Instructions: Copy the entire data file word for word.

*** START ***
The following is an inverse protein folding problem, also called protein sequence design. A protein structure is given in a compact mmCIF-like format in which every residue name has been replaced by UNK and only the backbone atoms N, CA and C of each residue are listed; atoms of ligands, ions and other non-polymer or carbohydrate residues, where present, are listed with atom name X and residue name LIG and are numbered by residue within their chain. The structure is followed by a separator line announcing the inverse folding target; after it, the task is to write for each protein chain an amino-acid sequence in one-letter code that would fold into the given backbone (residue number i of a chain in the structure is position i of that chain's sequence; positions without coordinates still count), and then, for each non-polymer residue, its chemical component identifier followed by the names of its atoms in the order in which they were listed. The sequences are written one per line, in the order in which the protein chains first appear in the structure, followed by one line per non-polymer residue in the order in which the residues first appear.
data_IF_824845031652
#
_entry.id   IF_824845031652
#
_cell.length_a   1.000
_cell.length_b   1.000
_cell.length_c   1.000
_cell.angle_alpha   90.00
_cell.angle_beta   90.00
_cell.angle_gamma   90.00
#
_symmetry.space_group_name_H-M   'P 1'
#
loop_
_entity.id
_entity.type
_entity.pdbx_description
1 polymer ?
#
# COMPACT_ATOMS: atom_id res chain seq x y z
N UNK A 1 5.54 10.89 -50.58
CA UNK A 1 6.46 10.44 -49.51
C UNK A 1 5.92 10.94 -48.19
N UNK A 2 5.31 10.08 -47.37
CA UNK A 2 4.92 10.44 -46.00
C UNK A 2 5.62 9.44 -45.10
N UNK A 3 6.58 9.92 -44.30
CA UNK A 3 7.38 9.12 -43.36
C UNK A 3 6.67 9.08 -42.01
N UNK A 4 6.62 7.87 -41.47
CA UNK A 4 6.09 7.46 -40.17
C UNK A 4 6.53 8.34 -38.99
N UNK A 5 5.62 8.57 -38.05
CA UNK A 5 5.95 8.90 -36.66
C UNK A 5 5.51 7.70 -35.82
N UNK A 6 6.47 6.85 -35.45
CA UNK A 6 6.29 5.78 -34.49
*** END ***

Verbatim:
The following is an inverse protein folding problem, also called protein sequence design. A protein structure is given in a compact mmCIF-like format in which every residue name has been replaced by UNK and only the backbone atoms N, CA and C of each residue are listed; atoms of ligands, ions and other non-polymer or carbohydrate residues, where present, are listed with atom name X and residue name LIG and are numbered by residue within their chain. The structure is followed by a separator line announcing the inverse folding target; after it, the task is to write for each protein chain an amino-acid sequence in one-letter code that would fold into the given backbone (residue number i of a chain in the structure is position i of that chain's sequence; positions without coordinates still count), and then, for each non-polymer residue, its chemical component identifier followed by the names of its atoms in the order in which they were listed. The sequences are written one per line, in the order in which the protein chains first appear in the structure, followed by one line per non-polymer residue in the order in which the residues first appear.
data_IF_824845031652
#
_entry.id   IF_824845031652
#
_cell.length_a   1.000
_cell.length_b   1.000
_cell.length_c   1.000
_cell.angle_alpha   90.00
_cell.angle_beta   90.00
_cell.angle_gamma   90.00
#
_symmetry.space_group_name_H-M   'P 1'
#
loop_
_entity.id
_entity.type
_entity.pdbx_description
1 polymer ?
#
# COMPACT_ATOMS: atom_id res chain seq x y z
N UNK A 1 5.54 10.89 -50.58
CA UNK A 1 6.46 10.44 -49.51
C UNK A 1 5.92 10.94 -48.19
N UNK A 2 5.31 10.08 -47.37
CA UNK A 2 4.92 10.44 -46.00
C UNK A 2 5.62 9.44 -45.10
N UNK A 3 6.58 9.92 -44.30
CA UNK A 3 7.38 9.12 -43.36
C UNK A 3 6.67 9.08 -42.01
N UNK A 4 6.62 7.87 -41.47
CA UNK A 4 6.09 7.46 -40.17
C UNK A 4 6.53 8.34 -38.99
N UNK A 5 5.62 8.57 -38.05
CA UNK A 5 5.95 8.90 -36.66
C UNK A 5 5.51 7.70 -35.82
N UNK A 6 6.47 6.85 -35.45
CA UNK A 6 6.29 5.78 -34.49